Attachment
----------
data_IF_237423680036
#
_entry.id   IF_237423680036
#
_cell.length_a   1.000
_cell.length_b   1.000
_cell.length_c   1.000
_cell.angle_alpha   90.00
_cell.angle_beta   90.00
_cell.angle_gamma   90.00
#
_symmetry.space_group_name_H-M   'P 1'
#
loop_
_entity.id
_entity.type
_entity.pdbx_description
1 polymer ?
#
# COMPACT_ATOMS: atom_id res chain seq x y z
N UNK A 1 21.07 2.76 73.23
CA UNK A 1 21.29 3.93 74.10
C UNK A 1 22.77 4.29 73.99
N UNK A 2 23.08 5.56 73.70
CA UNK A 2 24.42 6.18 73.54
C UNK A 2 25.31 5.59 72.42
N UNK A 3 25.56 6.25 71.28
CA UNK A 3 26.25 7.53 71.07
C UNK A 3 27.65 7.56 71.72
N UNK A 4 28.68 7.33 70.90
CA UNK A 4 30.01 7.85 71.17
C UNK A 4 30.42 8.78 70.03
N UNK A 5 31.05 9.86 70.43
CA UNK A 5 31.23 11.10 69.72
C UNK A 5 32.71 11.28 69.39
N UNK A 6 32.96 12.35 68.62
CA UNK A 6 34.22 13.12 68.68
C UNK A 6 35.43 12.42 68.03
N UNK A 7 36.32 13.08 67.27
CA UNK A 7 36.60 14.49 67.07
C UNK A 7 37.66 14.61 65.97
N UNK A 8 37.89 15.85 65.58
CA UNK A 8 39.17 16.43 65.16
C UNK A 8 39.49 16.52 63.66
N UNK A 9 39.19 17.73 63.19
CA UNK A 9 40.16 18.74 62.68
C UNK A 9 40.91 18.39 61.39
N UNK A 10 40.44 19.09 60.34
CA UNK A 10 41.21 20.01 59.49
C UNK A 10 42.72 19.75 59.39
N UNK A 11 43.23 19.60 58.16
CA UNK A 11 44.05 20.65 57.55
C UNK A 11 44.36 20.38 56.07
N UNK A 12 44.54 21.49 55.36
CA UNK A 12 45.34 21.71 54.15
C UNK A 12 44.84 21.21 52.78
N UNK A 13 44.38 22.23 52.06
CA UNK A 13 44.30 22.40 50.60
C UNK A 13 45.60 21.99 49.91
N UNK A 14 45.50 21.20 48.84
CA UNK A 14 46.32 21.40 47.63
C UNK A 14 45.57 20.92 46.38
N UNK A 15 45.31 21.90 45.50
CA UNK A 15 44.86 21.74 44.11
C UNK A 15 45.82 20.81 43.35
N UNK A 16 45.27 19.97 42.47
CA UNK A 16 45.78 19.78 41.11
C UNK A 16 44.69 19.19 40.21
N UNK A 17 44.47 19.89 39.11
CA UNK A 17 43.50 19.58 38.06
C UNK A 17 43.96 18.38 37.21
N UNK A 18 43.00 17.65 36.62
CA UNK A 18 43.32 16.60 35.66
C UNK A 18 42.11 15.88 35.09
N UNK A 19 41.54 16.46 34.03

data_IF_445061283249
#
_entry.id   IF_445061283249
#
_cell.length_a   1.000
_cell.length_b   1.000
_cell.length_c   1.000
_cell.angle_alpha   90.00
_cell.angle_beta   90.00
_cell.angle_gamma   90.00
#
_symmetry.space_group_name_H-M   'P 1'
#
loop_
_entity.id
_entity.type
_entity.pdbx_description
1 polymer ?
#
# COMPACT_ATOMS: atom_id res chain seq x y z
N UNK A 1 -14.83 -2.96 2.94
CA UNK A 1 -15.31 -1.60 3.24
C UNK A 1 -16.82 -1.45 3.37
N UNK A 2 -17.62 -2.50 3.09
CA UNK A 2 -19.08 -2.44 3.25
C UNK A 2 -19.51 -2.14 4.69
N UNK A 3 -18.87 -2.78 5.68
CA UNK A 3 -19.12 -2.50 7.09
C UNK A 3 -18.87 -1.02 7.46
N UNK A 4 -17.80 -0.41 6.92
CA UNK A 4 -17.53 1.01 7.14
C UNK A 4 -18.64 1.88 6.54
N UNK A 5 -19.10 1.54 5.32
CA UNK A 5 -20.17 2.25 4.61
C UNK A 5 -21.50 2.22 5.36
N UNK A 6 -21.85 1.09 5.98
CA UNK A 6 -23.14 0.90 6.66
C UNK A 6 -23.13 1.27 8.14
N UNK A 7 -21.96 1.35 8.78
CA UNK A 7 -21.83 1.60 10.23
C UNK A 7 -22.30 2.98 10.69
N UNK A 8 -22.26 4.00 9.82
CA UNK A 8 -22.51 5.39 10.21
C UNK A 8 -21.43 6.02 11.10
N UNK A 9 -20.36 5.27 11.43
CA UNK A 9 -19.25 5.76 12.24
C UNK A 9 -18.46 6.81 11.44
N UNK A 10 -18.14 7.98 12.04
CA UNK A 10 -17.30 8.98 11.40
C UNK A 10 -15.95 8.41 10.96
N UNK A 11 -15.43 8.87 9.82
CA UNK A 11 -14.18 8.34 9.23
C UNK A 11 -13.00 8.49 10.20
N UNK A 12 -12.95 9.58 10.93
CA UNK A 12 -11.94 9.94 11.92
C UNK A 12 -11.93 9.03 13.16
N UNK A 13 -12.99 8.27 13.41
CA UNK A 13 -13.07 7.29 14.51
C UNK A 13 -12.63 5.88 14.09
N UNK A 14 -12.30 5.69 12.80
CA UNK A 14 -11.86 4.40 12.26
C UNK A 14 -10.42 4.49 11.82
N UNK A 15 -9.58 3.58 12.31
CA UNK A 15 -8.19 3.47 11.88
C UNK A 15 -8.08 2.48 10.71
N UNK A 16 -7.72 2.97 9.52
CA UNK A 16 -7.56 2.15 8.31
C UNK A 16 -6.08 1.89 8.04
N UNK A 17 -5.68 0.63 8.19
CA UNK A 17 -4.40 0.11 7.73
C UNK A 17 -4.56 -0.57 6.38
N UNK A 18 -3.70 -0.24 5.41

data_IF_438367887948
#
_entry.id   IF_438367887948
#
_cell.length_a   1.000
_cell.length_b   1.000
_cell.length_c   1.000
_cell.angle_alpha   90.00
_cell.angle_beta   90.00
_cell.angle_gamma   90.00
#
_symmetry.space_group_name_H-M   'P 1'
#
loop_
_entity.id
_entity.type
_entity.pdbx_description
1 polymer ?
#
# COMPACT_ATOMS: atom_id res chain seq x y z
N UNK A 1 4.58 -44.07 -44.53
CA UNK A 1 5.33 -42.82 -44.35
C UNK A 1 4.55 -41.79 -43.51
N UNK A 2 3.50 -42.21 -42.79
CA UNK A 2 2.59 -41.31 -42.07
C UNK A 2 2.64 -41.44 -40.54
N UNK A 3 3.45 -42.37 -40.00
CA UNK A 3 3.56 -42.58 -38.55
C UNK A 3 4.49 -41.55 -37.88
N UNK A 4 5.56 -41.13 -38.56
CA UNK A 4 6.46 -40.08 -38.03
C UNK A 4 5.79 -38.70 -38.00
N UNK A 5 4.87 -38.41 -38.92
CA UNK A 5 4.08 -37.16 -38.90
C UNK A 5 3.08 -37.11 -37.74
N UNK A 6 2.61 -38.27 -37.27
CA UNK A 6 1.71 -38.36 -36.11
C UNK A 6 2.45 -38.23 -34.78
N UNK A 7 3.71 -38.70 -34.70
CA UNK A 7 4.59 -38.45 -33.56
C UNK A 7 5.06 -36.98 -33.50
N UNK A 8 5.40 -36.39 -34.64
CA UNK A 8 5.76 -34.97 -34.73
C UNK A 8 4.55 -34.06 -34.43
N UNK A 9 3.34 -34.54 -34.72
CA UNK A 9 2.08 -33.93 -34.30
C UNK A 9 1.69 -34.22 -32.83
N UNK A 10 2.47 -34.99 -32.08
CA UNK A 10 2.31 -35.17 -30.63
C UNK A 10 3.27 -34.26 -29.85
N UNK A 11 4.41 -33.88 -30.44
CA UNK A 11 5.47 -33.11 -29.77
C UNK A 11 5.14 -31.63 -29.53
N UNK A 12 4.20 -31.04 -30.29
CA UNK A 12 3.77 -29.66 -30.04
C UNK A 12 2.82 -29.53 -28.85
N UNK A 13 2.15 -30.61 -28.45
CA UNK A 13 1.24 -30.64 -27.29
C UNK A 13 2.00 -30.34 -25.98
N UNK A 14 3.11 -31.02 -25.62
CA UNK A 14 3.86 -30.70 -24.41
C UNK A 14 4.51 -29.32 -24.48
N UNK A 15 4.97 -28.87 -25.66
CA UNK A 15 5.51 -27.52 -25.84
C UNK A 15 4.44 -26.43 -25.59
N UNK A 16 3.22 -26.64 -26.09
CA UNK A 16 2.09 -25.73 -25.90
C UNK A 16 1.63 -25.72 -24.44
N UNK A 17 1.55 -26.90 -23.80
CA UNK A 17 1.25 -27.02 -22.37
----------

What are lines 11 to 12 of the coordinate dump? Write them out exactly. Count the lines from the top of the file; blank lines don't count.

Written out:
#
_symmetry.space_group_name_H-M   'P 1'